The same goes for the Garage Trick or Treat. “Check out the neighbors that are going all out and paving the way for garage give-outs. Driveways offer up more room to roam than a traditional walkway and can even sport more fun and frightful décor.”

Consider an outdoor (front yard or cul-de-sac) costume party. “…just don’t forget the strategically spaced seating, full moon music and bucketloads of candy!”

Yellow Zone

You’ll need to pay a bit more attention to safety measures if you’ll be trick-or-treating in a yellow zone.

We like the “reverse trick-or-treat” suggestion where the kids, in their costumes, stand in their front yards while the grown-folk neighbors do the walking from house-to-house, handing out the goodies.

Orange zone

The reverse trick-or-treat is also suggested for those in orange zones. Or, load your costumed kids into the car and drive to friends and family and exchange candy.

This one takes a bit of planning and coordinating with neighbors, but it sounds so fun. Create a trick-or-treat treasure map to where the goodies are hidden around your home or neighborhood.

Or, make it HallowEaster and skip the map. Hide the treats in orange and black plastic eggs (maybe even paint them with glow-in-the-dark paint) and let the kids loose to find them.

Naturally you’ll want to ensure that social distancing guidelines are in place.

Red zone

The experts suggest that “At-home celebrations are safest for red zones.”

  • Backyard movie night with your closest friends and family
  • Zoom party—This one can be organized via the NextDoor app. Put the idea out there and you’ll be surprised how many of your neighbors want to participate. Feature “games, scary stories and a costume contest. Goodie bags and candy buckets can be dropped off on doorsteps in advance or porch pickups can be arranged from one location.”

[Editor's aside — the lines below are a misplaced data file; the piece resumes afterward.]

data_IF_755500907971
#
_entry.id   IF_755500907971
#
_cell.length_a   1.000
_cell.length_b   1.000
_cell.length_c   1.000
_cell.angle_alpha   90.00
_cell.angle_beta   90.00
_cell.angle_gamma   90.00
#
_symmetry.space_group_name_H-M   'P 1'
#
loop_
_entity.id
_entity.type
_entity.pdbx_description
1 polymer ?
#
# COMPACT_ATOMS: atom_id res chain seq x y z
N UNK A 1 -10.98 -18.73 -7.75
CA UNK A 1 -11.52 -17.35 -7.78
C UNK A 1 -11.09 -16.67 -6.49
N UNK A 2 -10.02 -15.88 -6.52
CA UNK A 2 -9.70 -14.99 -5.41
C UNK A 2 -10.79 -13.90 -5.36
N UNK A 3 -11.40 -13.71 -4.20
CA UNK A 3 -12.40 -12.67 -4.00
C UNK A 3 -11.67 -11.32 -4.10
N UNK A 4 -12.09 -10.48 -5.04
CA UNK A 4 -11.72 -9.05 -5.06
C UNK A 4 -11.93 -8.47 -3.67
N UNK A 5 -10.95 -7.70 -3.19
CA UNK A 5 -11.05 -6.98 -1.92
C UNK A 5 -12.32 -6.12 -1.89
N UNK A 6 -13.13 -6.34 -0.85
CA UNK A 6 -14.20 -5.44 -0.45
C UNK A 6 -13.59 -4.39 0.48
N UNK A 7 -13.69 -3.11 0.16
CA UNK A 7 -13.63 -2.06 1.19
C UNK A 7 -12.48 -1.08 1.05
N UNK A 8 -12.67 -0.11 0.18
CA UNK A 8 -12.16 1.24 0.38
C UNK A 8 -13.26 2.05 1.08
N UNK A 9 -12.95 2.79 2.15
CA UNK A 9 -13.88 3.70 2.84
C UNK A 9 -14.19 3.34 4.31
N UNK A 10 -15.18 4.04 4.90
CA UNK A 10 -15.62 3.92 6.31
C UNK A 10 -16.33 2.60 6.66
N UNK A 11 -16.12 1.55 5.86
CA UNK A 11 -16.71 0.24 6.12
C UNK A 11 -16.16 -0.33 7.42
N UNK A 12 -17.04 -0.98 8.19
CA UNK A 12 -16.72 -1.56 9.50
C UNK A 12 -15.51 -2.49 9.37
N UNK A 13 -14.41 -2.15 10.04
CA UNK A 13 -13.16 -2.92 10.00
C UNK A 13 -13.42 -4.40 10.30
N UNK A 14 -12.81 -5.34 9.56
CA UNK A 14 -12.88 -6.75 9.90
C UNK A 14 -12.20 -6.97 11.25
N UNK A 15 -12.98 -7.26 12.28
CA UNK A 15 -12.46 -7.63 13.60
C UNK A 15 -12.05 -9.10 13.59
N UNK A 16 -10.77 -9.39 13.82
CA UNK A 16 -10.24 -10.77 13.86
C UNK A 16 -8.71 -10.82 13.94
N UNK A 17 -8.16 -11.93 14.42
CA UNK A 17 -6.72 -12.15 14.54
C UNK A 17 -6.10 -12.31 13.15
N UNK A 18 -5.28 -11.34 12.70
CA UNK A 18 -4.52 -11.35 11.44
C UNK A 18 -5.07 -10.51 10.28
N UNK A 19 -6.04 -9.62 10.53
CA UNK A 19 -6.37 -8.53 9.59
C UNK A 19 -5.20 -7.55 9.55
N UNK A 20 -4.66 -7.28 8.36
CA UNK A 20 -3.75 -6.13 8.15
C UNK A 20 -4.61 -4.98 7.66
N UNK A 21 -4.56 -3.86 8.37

• House scavenger hunt—Transform each room of the house into a theme room, then “… send the kids on a scavenger hunt for fun swag. Hide candy, toys and prizes or even make some gift certificates to stay up late, choose the movie or eat an extra piece of candy.”
  • Family movie or game night with a twist—at the conclusion, hang a piñata and let the kids go wild getting at the goodies inside.

Halloween 2020 will be different, and in more ways than we’ve mentioned. We’ll enjoy the second full moon of the month (known as a “blue moon”). and it also leads us into the end of daylight savings time

However you choose to celebrate, we hope you stay safe and healthy.


Working on the house? Talk to your insurance agent first